Multiple sclerosis drugs, such as Biogen's (BIIB -1.36%) Tecfidera, are also to blame for high spending levels. This decade has given rise to improved efficacy and convenience for MS patients in the form of pills for their disease. Biogen's Tecfidera has been galloping since its launch, and it very well could reach $4 billion in annual sales in 2016. However, its wholesale cost of $55,000 is quite the burden on consumers with high-deductible health plans and insurance companies. Tecfidera's safety profile is practically unmatched, safely securing its roughly 20% MS market share, which means Biogen could turn to price increases to drive growth as market saturation kicks in.
Even specialized cancer drugs are to blame. The rise of cancer immunotherapies has given physicians a way to supercharge a patient's immune systems to more effectively and efficiently fight cancer. As you might have imagined, the cost for this new cancer-fighting technology is astronomical. Merck's Keytruda and Bristol-Myers Squibb's Opdivo run $150,000 and $143,000 per year, respectively. It's possible a label expansion of these drugs could lower their costs, but given their effectiveness thus far I wouldn't hold your breath.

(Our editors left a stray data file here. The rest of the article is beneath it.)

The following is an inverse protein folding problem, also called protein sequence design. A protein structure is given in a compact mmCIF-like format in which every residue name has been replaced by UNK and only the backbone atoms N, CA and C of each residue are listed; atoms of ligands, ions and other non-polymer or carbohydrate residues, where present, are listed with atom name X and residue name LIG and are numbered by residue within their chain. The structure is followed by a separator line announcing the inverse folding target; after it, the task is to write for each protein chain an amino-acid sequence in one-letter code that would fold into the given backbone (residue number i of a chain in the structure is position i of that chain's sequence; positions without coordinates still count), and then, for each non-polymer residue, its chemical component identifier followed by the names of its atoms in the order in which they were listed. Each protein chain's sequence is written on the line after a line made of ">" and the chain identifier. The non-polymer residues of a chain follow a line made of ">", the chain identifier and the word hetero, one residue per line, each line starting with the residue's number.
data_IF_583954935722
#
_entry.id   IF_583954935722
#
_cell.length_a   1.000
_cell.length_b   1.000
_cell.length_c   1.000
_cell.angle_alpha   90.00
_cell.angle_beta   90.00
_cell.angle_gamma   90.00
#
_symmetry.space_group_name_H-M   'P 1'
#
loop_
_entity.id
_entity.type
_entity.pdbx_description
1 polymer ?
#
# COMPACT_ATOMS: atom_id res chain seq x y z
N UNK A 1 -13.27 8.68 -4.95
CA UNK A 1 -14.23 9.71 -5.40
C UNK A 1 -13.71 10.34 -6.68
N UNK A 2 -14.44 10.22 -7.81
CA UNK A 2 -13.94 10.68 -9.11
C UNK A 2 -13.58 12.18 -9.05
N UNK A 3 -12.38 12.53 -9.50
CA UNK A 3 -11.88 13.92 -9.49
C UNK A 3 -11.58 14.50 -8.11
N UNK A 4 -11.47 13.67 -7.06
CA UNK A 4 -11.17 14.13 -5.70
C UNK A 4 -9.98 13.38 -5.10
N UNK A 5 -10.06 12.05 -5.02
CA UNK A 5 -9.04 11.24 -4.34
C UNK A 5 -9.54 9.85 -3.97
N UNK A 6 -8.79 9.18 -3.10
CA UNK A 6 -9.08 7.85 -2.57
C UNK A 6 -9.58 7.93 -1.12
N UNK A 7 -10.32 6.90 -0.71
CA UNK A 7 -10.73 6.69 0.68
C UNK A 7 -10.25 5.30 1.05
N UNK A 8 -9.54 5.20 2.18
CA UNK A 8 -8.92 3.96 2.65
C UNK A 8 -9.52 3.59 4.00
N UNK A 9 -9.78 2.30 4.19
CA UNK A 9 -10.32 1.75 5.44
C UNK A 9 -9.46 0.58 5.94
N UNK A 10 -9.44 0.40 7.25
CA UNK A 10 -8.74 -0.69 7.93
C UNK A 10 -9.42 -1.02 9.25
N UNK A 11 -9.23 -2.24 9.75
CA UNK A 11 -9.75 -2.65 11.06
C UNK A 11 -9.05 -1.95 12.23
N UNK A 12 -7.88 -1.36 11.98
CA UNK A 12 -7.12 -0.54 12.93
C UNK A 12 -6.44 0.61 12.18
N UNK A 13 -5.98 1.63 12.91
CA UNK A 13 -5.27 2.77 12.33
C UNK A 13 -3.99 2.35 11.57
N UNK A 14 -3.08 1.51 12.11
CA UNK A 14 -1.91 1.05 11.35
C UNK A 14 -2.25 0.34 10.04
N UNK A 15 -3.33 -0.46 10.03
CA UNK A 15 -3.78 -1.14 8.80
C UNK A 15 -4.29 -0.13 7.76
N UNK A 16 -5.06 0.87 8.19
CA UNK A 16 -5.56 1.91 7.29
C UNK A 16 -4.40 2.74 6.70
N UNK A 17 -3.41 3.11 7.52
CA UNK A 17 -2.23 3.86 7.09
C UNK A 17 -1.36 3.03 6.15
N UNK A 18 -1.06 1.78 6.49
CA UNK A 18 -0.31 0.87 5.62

High prescription costs may become more common
In recent months Congress has taken a hardline stance with the way select drug developers price their products, leading some people to believe that prescription drug reform could be around the corner. Unfortunately, with the way the system is currently set up, the likelihood of change seems minimal, meaning high prescription drug costs may become even more common.